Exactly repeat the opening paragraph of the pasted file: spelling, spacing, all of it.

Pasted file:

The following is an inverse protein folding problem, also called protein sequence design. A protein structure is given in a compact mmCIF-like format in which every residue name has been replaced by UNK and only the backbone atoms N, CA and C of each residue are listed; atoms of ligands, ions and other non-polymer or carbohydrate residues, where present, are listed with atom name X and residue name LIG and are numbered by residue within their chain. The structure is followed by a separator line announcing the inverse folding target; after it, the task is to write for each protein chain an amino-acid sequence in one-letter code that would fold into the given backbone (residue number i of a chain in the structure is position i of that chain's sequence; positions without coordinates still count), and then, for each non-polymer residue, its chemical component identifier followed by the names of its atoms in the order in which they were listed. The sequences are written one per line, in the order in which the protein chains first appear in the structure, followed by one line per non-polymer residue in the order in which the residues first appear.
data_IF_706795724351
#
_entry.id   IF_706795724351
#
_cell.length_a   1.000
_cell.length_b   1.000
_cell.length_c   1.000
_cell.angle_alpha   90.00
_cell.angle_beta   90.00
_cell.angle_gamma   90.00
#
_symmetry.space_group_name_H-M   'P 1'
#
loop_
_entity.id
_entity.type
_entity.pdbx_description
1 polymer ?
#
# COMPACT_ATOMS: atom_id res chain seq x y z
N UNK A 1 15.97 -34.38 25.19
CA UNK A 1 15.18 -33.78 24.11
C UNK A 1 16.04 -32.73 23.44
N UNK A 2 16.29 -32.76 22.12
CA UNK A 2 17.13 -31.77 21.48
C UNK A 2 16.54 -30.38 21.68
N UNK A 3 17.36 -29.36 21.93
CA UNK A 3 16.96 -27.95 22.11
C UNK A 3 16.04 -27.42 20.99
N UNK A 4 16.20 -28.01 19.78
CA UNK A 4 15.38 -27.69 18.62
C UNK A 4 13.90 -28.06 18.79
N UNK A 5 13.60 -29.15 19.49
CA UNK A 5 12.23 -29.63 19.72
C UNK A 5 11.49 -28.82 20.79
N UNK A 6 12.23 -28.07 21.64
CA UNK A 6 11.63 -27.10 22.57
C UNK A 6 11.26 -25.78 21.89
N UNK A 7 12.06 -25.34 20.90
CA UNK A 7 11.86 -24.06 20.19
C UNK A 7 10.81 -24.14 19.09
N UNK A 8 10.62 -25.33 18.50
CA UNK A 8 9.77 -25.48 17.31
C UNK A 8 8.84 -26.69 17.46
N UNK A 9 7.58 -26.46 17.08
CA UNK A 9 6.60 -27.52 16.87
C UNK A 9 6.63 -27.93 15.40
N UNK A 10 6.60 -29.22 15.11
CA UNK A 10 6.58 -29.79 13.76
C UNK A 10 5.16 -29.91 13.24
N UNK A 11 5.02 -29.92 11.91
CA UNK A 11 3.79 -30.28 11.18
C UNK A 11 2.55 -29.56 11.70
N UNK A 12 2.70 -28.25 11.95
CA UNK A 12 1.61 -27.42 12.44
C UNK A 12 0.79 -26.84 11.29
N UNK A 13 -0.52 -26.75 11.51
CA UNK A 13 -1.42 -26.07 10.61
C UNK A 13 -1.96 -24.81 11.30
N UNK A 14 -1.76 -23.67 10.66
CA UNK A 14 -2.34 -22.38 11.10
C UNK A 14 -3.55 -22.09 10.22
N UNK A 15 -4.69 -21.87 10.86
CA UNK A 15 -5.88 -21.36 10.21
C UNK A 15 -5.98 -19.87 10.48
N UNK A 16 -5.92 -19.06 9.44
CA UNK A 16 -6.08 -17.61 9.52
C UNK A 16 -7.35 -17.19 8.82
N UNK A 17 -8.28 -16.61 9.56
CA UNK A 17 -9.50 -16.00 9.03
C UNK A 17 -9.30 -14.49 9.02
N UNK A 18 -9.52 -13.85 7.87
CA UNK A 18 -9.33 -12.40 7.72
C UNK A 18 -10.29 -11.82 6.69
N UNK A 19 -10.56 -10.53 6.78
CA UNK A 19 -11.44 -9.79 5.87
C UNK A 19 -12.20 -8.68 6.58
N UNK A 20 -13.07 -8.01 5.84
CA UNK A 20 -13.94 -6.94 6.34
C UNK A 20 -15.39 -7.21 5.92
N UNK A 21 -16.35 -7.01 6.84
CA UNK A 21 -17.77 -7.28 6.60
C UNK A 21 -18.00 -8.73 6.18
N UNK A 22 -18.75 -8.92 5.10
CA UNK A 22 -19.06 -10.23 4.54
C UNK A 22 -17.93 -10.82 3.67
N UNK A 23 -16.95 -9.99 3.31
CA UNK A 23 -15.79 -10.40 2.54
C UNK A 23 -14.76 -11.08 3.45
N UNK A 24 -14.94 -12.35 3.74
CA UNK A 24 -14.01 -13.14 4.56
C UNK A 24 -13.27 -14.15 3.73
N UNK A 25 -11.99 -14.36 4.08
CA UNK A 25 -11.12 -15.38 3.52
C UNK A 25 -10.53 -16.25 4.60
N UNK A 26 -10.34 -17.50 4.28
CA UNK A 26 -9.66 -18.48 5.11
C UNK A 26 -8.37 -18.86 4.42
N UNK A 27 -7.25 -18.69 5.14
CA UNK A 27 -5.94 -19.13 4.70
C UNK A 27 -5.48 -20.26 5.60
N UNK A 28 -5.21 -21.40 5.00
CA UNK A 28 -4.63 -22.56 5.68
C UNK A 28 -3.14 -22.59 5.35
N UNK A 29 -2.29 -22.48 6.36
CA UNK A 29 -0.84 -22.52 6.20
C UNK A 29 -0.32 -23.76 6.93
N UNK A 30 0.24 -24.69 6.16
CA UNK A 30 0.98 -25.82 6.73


The following is an inverse protein folding problem, also called protein sequence design. A protein structure is given in a compact mmCIF-like format in which every residue name has been replaced by UNK and only the backbone atoms N, CA and C of each residue are listed; atoms of ligands, ions and other non-polymer or carbohydrate residues, where present, are listed with atom name X and residue name LIG and are numbered by residue within their chain. The structure is followed by a separator line announcing the inverse folding target; after it, the task is to write for each protein chain an amino-acid sequence in one-letter code that would fold into the given backbone (residue number i of a chain in the structure is position i of that chain's sequence; positions without coordinates still count), and then, for each non-polymer residue, its chemical component identifier followed by the names of its atoms in the order in which they were listed. The sequences are written one per line, in the order in which the protein chains first appear in the structure, followed by one line per non-polymer residue in the order in which the residues first appear.